Convert to Roman Catholicism; foundress of the Sisters of Charity of St. Joseph’s, which was the first sisterhood native to the United States; a wife, mother, widow, sole parent, educator, social minister, and spiritual leader, Elizabeth Bayley Seton was the first native-born resident of the United States to become a canonized saint (September 14, 1975); b. August 28, 1774, New York City; d. Emmitsburg, Maryland, January 4, 1821. Of British and French Huguenot ancestry, Elizabeth was born into a prominent Anglican family in New York and was the second daughter of Dr. Richard Bayley (1744-1801) and Catherine Charlton (d.1777). The couple’s first child, Mary Magdalene Bayley (1768-1856), married (1790) Dr. Wright Post (1766-1828) of New York. Catherine Bayley (1777-1778), the youngest child, died the year after the untimely death of her mother, which was probably a result of childbirth.
The Bayley and Charlton families were among the earliest colonial settlers of the New York area. Elizabeth’s paternal grandparents were William Bayley (c.1708-c.1758) and Susannah LeConte (LeCompte, b.1727), distinguished French Huguenots of New Rochelle. Her maternal grandparents, Mary Bayeux and Dr. Richard Charlton (d.1777), lived on Staten Island. where Dr. Charlton, was pastor at Saint Andrew’s Episcopal Church.
After the death of his first wife, Dr. Bayley married (1778) Charlotte Amelia Barclay (1759-1805), of the Jacobus James Roosevelt lineage of New York, but the marriage ended in separation as a result of marital conflict. The couple had seven children, three daughters and four sons. Among them was Guy Carleton Bayley (1786-1859), whose son, James Roosevelt Bayley (1814-1877), converted to Roman Catholicism and became the first bishop of Newark (1853-1872) and eighth archbishop of Baltimore (1872-1877). In response to his request, Archbishop Bayley is buried in St. Joseph’s Cemetery, the original graveyard of the Sisters of Charity at Emmitsburg.
Elizabeth and her sister were rejected by their stepmother. On account of her father’s travel abroad for medical studies, the girls lived temporarily in New Rochelle, New York, with their paternal uncle, William Bayley (1745-1811), and his wife, Sarah Pell Bayley. Elizabeth experienced a period of darkness around the time when her stepmother and father separated. Reflecting about this period of depression in later years in her journal entitled Dear Remembrances, she expressed her relief at not taking the drug laudanum, a opium derivative: “This wretched reasoning—laudanum—the praise and thanks of excessive joy not to have done the ‘horrid deed’— thoughts and promise of eternal gratitude.”(1) Elizabeth had a natural bent toward contemplation; she loved nature, poetry, and music, especially the piano. She was given to introspection and frequently made entries in her journal expressing her sentiments, religious aspirations, and favorite passages from her reading.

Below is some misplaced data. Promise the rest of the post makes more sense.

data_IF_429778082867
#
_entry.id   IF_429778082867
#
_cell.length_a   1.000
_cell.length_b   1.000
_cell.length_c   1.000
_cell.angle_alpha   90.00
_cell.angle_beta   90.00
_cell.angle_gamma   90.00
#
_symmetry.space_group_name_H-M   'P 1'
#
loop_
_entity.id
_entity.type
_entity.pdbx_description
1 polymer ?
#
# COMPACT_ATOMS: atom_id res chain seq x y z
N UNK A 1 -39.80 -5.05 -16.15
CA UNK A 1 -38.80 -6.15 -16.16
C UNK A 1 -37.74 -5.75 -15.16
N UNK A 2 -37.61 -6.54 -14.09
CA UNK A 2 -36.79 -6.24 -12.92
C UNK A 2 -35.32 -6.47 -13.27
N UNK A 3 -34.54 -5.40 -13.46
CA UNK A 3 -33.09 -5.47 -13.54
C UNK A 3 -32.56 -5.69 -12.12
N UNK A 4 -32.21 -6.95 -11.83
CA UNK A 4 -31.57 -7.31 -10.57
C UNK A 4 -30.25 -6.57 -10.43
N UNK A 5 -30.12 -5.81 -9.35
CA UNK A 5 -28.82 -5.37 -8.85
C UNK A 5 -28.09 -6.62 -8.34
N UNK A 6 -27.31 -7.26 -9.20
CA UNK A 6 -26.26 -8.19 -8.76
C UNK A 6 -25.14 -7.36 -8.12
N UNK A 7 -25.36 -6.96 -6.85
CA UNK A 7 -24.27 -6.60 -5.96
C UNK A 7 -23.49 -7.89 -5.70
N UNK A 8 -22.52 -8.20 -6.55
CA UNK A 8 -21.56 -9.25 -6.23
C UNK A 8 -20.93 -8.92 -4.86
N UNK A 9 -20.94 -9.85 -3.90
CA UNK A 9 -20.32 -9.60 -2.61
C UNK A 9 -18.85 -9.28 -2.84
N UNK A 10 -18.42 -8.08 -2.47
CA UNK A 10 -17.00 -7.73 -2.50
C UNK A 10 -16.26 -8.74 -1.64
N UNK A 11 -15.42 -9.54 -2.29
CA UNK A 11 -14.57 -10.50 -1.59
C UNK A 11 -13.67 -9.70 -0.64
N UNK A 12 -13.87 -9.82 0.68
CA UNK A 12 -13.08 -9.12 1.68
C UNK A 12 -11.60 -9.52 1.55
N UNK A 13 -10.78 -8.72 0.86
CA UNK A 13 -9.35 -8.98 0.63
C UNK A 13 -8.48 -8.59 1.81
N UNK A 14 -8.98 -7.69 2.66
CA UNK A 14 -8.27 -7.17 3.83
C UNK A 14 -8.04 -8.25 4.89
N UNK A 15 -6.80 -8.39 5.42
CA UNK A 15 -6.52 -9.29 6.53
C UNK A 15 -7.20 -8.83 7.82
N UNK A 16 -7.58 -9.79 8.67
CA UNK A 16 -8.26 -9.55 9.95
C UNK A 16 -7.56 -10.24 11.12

Elizabeth met and fell in love with William Magee Seton (1768-1803), a son of William Seton, Sr., (1746-1798) and Rebecca Curson Seton (c.1746-c.1775). The couple married January 25, 1794, in the Manhattan home of Dr. Wright and Mary Bayley Post. Samuel Provoost (1742-1815), the first Episcopal bishop of New York, witnessed the wedding vows of the couple.
William Magee, a descendant of the Setons of Parbroath, Scotland, was the oldest of thirteen children of his father’s two marriages. The elder Seton married (1767) Rebecca Curson (c.1746-1775) and the year after her death he married (1776) his sister-in-law, Anna Maria Curson (d.1792). William Magee, educated in England, along with his father and brother James, was a founding partner in the import-export mercantile firm, the William Seton Company, which became the Seton, Maitland and Company in 1793. He had visited important counting houses in Europe in 1788 and was also a friend of Filippo Filicchi (1763-1816), a renowned merchant of Livorno, Italy. The Filicchi family were among his international contacts.